I myself went onto become a social worker because the head teacher at the residential school literally threw a UCAS book at me and told me to pick a university because she had already started my application form. I’d never thought about university or indeed social work before then but she had and she invested in me as much as she did for the children under her care. I’m forever grateful to her. My current job is still as a social worker. I really love it especially when it’s stripped back to what it should be which is about people and just people leading lives as citizens. Right now for me this means ensuring ‘WE’ are not invisible by campaigning, challenging and being together in our shared communities by ensuring we do our best with and for people who have disabilities to stay healthy and happy. Human rights are not a ‘something’ to do to someone else, it’s about an embedded shared value enshrined in law for togetherness and common decency. However such human rights need to be protected from those who wish to see them go. In my lifetime our language may have changed since my days on the playground but have our actual actions and support for people with learning disabilities made any real impact ? The evidence suggests not. Report after report and outcome after outcome lead to a dusty quiet or vague to non existent statement or an empty parliament.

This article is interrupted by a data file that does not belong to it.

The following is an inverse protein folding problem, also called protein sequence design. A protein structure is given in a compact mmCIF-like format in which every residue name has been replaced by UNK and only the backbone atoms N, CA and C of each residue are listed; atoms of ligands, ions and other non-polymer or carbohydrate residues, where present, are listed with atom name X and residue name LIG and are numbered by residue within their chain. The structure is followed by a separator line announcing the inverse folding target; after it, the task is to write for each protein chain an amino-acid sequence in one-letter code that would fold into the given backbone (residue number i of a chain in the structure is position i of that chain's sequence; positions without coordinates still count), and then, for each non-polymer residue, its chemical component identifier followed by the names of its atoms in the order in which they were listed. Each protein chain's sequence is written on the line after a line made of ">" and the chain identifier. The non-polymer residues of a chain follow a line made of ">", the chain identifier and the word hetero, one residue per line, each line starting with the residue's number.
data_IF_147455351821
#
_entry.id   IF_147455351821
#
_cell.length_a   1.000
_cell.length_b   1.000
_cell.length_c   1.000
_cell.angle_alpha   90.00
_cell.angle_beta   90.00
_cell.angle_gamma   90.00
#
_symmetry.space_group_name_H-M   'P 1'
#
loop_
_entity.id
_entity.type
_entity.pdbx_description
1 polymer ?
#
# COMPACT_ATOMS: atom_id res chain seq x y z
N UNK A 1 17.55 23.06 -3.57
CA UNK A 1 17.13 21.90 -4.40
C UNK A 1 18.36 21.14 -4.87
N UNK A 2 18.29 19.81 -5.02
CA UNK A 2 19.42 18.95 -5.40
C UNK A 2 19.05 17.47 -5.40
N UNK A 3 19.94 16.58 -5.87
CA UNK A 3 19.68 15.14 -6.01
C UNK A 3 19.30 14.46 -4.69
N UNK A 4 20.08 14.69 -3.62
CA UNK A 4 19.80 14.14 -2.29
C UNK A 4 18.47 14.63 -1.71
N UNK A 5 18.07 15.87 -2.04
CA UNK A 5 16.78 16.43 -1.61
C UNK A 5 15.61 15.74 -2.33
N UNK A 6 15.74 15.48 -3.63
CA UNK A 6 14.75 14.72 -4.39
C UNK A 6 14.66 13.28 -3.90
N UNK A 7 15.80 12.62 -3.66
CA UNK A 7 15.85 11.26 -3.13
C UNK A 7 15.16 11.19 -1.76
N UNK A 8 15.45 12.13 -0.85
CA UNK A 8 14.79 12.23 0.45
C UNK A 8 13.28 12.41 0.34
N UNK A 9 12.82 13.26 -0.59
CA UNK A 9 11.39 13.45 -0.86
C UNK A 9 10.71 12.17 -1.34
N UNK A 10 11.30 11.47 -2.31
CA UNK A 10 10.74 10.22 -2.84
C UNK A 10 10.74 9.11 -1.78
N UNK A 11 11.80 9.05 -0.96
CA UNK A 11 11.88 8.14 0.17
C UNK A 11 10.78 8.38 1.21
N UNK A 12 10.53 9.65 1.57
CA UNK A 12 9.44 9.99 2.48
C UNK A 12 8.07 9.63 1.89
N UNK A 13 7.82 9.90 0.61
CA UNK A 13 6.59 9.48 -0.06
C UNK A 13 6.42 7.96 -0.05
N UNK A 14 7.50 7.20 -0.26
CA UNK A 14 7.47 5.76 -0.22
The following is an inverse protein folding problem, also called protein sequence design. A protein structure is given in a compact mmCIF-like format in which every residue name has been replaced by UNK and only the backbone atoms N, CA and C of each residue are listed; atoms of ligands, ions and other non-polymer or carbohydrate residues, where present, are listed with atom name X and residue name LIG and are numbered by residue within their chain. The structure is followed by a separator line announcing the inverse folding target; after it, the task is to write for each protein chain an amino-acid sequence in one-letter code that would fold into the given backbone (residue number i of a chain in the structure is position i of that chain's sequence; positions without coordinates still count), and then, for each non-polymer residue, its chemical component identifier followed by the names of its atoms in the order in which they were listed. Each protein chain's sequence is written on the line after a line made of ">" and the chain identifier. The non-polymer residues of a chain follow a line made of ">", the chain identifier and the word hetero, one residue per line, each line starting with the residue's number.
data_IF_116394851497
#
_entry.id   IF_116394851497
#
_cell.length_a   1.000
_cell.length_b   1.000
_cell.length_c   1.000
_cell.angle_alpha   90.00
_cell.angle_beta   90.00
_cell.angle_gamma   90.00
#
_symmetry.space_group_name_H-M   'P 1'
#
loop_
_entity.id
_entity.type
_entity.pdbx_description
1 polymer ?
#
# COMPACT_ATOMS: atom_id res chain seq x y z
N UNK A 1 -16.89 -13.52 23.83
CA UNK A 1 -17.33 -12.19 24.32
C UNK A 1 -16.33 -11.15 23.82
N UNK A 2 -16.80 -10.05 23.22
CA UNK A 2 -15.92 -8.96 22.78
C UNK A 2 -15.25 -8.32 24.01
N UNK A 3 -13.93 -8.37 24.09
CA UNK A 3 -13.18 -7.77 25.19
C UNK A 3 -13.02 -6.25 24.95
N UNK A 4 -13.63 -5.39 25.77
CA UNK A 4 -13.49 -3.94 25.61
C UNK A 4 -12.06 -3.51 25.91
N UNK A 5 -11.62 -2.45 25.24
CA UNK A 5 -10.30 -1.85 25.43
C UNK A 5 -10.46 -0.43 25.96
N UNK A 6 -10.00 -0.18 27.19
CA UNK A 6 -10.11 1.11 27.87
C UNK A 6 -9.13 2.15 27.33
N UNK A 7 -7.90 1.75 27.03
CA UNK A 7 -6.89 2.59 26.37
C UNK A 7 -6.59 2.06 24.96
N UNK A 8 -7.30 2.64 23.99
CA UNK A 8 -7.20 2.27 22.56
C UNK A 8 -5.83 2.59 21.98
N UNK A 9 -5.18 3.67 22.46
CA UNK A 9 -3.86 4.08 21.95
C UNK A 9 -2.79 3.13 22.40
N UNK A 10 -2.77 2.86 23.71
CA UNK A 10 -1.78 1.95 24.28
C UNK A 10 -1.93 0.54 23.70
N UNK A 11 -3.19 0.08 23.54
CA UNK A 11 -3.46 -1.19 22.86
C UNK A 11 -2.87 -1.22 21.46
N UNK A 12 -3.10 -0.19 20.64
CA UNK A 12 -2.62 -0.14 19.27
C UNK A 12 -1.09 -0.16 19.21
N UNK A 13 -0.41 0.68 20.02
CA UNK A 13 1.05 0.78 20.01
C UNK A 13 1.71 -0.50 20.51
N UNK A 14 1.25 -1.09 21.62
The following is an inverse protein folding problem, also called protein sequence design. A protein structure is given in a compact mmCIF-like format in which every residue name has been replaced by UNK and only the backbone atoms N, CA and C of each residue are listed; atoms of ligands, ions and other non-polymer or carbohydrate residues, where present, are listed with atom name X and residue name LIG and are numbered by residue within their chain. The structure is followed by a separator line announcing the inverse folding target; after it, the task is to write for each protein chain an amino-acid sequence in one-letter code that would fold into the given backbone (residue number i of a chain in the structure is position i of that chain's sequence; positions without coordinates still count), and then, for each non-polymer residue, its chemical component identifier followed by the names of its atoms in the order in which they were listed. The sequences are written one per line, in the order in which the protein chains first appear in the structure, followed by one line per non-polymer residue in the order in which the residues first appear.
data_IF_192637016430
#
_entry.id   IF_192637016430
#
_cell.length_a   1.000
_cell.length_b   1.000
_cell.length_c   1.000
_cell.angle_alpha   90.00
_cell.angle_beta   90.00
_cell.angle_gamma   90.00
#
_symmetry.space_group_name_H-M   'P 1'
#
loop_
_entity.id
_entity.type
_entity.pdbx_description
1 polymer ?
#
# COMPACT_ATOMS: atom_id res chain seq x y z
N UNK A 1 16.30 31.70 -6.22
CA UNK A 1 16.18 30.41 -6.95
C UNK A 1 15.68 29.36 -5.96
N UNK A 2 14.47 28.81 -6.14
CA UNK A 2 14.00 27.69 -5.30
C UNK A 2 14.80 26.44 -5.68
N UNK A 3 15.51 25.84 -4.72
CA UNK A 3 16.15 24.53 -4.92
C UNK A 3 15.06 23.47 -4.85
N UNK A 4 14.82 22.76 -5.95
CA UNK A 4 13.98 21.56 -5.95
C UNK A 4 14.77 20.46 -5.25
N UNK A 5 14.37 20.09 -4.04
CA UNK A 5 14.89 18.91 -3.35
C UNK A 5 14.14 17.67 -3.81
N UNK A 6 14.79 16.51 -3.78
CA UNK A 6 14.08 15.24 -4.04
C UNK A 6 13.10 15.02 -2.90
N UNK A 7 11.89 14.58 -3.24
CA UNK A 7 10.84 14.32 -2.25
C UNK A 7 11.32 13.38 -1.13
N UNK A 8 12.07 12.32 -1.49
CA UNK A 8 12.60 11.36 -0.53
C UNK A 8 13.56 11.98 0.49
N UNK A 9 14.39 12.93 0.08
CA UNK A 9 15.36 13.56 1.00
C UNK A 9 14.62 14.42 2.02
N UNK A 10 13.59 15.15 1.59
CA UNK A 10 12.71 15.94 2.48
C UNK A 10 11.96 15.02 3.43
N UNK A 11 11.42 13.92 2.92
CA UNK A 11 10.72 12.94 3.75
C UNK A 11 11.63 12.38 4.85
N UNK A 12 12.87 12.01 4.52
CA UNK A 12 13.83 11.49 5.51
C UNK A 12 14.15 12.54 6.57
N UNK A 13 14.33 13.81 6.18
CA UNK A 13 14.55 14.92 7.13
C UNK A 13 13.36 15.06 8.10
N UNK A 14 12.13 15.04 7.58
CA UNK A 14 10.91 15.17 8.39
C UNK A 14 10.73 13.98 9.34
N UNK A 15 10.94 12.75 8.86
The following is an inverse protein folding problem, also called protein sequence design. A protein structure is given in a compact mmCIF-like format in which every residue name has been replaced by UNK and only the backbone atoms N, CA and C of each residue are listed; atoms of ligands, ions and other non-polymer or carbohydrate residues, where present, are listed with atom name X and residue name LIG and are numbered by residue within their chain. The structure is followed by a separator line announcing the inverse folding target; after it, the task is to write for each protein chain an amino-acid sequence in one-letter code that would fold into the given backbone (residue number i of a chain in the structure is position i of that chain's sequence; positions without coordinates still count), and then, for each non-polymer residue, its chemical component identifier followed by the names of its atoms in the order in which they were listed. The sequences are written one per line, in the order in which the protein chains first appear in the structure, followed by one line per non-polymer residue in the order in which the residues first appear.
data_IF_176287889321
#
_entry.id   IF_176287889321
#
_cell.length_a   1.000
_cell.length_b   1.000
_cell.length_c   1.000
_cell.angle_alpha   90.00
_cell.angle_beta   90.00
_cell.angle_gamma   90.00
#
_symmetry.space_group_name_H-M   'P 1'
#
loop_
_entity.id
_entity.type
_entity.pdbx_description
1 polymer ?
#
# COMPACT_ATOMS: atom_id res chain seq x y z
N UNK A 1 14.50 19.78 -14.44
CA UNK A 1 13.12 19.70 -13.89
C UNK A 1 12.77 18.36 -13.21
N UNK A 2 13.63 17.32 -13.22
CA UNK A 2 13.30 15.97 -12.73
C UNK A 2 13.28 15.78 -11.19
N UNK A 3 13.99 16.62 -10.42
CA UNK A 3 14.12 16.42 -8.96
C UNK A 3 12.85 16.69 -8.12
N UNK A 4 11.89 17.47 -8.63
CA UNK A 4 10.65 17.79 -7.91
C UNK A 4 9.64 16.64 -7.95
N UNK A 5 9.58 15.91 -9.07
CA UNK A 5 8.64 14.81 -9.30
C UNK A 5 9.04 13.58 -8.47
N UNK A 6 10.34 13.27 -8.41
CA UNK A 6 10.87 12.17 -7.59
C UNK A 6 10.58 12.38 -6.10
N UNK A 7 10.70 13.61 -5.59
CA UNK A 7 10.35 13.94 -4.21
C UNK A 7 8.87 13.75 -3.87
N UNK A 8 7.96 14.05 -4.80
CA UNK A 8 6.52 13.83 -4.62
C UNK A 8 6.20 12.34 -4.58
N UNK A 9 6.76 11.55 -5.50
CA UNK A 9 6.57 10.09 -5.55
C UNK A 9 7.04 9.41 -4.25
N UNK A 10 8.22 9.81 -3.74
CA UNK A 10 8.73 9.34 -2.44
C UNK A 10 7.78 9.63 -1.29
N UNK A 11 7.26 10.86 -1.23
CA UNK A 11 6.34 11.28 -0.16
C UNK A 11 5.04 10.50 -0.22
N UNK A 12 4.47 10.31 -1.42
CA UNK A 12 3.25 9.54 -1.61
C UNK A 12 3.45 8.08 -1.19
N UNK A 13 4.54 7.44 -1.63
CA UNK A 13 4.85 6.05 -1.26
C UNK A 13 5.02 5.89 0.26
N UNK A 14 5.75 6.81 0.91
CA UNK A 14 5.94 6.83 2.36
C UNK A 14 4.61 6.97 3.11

Ask yourself this, when did you last see a person with a learning disability at your work, in parliament, in a club, in a pub or in your community instead of being just on the fun bus ? If I had any advice for my 7 year old self perhaps I would say being on the fun bus really isn’t any fun at all……….but I wouldn’t want to frighten him because those kids at my primary school might not even be alive now to look out the bus window as many tend not to live as long as me or maybe you.

Today the ‘rightful strife’ continues for children and adults with learning disabilities and my best guess is even my old school mate Wayne would be appalled by this because it’s 2018 now not 1984….. We have ‘ALL’ moved on haven’t we, haven’t we, haven’t we ?